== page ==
“The Silicon Valley ideal,” Joy Lisi Rankin writes in A People’s History of Computing in the United States, “venerates grand men with grand ideas.” This narrative, she argues, is widely accepted as the status quo. According to an elite cabal of Bay Area billionaires and a group of sympathetic tech journalists, the birth of personal computing in the mid-1970s and the social experiences of computing in the ’90s can be neatly attributed to the ingenuity of a few brilliant men.
Rankin contends that the myth of a “digital America dependent on the work of a handful of male tech geniuses” detracts from computing’s initial democratic promise: a project made by civilians for civilians. Society’s optimism about technology has waned, but some can’t help but valorize self-made men. Tesla CEO Elon Musk is a case in point: He’s still celebrated by some as a visionary and self-made billionaire (never mind that he is said to have roamed the streets of New York with emeralds from his father’s mine in his pocket), even as his boorishness has damaged his business. Tesla’s price has tanked as Musk’s Twitter conniptions have led to SEC fines, and a recent, bewildering appearance on the libertarian-leaning podcast The Joe Rogan Experience left some people questioning his judgment.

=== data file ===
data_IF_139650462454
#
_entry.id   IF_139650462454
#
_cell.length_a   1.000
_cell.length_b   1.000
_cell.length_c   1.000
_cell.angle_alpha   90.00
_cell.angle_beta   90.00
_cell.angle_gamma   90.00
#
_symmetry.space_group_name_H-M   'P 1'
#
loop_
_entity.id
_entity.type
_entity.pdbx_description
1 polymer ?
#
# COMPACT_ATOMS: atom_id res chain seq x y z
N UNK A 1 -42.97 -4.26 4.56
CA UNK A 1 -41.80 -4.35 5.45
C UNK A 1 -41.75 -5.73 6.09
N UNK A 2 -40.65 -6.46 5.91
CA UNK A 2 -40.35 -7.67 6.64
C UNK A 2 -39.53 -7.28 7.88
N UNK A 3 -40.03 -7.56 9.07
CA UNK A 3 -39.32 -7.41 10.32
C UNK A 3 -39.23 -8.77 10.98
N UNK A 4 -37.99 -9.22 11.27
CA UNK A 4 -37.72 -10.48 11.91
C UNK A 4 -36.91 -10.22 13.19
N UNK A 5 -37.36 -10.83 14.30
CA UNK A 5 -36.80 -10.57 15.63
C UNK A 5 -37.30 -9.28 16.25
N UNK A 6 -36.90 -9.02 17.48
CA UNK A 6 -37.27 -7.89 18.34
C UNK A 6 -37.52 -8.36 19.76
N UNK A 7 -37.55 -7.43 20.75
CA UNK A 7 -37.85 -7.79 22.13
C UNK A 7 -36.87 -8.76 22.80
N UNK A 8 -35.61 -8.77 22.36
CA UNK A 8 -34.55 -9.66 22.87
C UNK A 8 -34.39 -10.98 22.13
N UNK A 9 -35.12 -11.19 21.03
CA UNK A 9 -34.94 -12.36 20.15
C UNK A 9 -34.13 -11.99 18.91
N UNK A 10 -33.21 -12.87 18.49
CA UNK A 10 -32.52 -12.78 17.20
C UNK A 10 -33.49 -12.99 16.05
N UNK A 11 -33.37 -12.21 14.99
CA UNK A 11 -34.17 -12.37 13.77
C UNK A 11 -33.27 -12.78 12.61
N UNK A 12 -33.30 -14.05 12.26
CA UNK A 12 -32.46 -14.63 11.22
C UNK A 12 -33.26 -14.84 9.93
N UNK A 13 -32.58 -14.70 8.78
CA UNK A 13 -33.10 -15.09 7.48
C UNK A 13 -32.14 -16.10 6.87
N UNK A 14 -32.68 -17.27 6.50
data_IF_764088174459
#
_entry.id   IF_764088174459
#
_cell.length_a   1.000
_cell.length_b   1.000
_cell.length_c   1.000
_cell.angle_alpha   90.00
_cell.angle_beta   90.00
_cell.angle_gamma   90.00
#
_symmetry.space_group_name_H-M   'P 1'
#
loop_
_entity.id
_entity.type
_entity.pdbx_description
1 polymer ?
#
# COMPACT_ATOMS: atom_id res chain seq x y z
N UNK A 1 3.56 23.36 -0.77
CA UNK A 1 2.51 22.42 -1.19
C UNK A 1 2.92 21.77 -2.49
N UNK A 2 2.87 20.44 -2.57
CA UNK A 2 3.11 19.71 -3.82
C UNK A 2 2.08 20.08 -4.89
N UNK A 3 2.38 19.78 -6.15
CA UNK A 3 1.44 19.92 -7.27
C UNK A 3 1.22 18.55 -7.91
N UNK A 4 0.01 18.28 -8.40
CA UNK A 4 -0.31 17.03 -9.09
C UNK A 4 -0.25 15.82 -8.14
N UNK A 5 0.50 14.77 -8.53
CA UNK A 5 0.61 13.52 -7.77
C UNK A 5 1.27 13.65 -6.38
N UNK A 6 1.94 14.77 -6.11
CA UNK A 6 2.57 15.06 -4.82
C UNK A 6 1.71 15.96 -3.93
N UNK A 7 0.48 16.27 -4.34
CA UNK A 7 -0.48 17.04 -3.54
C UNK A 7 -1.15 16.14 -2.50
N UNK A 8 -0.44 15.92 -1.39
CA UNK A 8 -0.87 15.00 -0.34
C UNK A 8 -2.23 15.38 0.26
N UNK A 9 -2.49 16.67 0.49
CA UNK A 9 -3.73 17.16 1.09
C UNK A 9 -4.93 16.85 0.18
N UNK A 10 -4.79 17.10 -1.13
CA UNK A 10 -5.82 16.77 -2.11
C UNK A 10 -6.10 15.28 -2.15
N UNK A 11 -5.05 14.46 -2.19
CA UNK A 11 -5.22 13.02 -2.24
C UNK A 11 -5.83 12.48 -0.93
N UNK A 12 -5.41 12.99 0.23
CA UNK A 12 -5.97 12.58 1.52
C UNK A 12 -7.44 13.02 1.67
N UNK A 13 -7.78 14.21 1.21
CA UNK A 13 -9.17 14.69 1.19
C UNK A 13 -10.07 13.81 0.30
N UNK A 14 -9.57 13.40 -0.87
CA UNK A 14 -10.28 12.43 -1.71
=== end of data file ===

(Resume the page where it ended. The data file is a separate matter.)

Anyone who spends time in the Bay Area will begin to see how intoxicating—and damaging—the forces of tech triumphalism and boosterism can be. Last year, in San Francisco’s Mission District, where the tech boom’s effects of displacement are most acute, tenants’-rights activists blockaded tech-company shuttles with smoke bombs and a mountain of discarded, on-demand e-scooters. Still, the narrative of the plucky entrepreneur panders to our economic self-regard, as well as to preconceived notions of who drives technological change. The tech industry is hardly the first to be seduced by the myths of its own exceptionalism or of male genius. But as Rankin argues, the persistence of these myths obscures a more intriguing history of technological development in the United States.